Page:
Energy drinks pose threat to young children
Thousands of young children have suffered dangerous side effects from consuming energy drinks in recent years, usually without knowing what they were drinking, according to a a report presented today at a meeting of the American Heart Association.
After noticing an increasing number of children being brought into the emergerncy room after drinking energy drinks, in 2010 doctors at the Children’s Hospital of Michigan started to focus on quantifying the trend and for three years analyzed data from all the poison control centers in the U.S.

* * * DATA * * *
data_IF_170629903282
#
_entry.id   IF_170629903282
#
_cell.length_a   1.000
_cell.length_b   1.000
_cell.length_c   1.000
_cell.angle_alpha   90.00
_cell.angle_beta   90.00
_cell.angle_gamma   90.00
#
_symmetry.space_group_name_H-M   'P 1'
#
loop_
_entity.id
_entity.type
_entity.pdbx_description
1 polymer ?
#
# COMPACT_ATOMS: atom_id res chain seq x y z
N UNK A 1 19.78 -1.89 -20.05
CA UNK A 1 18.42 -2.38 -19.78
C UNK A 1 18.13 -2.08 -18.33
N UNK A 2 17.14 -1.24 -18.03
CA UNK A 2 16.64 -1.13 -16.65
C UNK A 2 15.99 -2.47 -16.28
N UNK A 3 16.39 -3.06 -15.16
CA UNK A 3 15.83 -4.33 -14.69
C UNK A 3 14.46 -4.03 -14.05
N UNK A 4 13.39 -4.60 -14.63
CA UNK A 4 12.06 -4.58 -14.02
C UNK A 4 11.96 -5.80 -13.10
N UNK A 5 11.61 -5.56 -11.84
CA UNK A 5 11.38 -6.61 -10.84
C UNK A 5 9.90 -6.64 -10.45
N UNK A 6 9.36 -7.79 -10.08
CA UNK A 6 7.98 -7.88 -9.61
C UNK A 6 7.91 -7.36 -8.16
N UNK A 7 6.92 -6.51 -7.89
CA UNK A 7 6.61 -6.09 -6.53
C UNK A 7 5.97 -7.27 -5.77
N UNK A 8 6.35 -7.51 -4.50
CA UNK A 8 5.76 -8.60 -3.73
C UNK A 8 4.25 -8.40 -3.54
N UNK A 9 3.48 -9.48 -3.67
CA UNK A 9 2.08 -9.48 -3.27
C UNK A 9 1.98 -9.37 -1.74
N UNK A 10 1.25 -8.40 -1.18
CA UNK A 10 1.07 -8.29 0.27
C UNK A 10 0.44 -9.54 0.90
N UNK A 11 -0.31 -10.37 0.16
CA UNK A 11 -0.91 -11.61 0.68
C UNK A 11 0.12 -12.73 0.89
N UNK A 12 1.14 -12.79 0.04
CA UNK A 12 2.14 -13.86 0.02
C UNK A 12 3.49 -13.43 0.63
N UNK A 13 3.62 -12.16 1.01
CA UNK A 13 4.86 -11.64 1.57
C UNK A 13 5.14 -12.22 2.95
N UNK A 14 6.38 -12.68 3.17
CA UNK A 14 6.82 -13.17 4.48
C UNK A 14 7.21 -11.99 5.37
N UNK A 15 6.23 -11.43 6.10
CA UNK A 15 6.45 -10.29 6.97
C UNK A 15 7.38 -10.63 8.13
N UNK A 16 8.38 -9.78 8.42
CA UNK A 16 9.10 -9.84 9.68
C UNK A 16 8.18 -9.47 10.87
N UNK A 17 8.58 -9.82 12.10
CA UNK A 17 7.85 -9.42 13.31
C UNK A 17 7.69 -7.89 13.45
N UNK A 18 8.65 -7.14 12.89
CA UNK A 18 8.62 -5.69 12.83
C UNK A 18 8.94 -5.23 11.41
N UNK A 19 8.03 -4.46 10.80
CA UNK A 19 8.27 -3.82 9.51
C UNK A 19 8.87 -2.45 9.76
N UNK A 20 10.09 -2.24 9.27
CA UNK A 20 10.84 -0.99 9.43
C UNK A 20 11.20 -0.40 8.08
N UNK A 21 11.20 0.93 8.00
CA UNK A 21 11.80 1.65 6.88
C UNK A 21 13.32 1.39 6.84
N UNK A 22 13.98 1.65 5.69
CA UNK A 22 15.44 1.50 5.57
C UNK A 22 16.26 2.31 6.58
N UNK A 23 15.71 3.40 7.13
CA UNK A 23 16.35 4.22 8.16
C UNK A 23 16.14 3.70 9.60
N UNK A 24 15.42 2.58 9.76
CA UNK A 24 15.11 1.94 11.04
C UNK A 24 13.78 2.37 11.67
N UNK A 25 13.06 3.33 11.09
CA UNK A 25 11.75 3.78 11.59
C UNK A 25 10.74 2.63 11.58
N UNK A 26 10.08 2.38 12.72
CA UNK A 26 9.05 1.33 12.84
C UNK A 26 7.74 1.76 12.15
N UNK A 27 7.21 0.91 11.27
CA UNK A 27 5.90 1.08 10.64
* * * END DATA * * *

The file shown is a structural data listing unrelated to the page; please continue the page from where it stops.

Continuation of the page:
The report revealed 5,156 cases between October 2010 and September 2013, with about 40 percent of them involving children younger than the age of six. Many of the patients had experienced serious side effects, researchers said, including seizures, irregular heart rhythms and blood pressures that were described as “dangerously high.”
The study also found that the energy drinks with caffeine and other additives—such as plant extracts and amino acids—caused more severe problems than did the energy drinks with no additives.
The researchers said that even though the effects of specific ingredients in energy drinks are not yet known, they concluded that their consumption has the potential to have serious side effects. They warned that parents and siblings of young children should not allow them access to the drinks, especially if the children have risk factors, such as a seizure disorder or a predisposition to high blood pressure.